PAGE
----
DES MOINES, Iowa — Republican presidential hopeful Newt Gingrich once praised the health care law enacted in Massachusetts by then-Gov. Mitt Romney.
In an April 2006 memo, the former House speaker called it "the most exciting development of the past few weeks." Gingrich also said the law has "tremendous potential to effect major change in the American health system."
The memo from Gingrich's Atlanta-based Center for Health Transformation came to light Tuesday as the GOP candidate set out on a 22-stop bus tour of Iowa in the run-up to the state's Jan. 3 caucuses.
The memo also noted shortcomings in the Massachusetts law. Gingrich said the state's many regulations prohibited insurers from offering cheaper plans that would make coverage affordable.
But Gingrich went on to note that that "we agree entirely with Gov. Romney and Massachusetts legislators that our goal should be 100 percent insurance coverage for all Americans."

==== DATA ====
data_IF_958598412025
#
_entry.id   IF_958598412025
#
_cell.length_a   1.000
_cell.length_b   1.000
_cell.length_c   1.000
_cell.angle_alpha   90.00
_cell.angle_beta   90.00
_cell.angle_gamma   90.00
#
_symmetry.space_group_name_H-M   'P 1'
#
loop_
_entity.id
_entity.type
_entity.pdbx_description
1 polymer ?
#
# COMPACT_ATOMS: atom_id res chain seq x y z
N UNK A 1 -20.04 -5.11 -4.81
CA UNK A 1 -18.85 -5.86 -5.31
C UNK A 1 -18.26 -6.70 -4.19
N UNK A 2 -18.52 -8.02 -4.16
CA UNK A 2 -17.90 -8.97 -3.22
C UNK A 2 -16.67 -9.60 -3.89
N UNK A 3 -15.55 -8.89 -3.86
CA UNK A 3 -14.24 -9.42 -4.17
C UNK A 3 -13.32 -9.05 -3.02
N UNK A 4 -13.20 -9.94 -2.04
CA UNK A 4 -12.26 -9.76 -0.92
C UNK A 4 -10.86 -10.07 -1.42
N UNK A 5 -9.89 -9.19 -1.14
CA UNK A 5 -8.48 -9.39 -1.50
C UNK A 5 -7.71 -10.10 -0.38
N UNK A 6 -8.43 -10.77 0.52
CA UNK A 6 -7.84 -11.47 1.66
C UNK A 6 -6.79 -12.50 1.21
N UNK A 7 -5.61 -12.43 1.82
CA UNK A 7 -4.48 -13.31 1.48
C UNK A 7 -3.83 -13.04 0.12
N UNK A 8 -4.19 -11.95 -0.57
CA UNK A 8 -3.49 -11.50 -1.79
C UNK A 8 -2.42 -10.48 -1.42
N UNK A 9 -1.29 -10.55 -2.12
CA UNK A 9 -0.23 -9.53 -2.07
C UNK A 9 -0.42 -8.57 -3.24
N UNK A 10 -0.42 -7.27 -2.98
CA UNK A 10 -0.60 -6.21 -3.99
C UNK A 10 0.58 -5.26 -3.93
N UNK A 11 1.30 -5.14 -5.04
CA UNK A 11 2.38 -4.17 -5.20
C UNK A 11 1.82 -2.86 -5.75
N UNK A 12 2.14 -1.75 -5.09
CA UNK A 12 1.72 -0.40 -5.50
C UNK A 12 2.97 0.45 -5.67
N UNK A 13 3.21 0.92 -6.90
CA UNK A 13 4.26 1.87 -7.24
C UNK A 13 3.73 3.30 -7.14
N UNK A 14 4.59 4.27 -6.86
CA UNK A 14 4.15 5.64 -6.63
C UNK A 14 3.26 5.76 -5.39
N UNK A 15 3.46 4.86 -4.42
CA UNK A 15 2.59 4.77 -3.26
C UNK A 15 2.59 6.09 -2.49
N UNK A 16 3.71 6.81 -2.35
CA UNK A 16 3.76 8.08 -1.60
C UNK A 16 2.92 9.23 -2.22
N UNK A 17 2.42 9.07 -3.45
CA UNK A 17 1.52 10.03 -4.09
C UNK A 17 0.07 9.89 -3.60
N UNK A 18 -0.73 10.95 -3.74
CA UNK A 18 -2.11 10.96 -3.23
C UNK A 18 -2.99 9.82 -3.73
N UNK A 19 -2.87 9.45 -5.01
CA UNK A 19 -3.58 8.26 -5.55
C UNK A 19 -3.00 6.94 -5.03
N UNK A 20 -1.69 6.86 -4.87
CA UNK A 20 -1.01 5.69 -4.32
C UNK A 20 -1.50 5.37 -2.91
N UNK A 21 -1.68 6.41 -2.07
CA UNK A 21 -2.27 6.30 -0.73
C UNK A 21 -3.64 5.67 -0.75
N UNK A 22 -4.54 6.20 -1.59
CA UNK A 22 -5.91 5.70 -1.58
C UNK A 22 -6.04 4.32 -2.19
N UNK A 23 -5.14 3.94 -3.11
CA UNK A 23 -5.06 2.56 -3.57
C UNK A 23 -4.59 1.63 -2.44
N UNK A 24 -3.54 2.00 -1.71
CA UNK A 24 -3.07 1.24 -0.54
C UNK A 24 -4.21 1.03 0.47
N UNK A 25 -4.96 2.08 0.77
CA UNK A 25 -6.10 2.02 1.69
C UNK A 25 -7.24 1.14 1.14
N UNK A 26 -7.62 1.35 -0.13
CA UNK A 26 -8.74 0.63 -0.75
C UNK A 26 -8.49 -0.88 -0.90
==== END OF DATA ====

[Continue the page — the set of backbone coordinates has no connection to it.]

Gingrich and others have argued that the Massachusetts law, widely seen as the model for President Barack Obama's national health overhaul, undercuts Romney's conservative credentials.
Gingrich also has faced questions about his past support for an individual health care mandate, anathema to conservatives.
A Gingrich spokesman said the former Georgia congressman's comments are "old news that has been covered already."
"Newt previously supported a mandate for health insurance and changed his mind after seeing its effects," said the spokesman, R.C. Hammond. "The real question is why 'Mitt the Massachusetts Moderate' won't admit that health insurance mandates don't work."
Gingrich and Romney have sparred over which one of them is truly conservative.
The Gingrich memo was first reported Tuesday by The Wall Street Journal.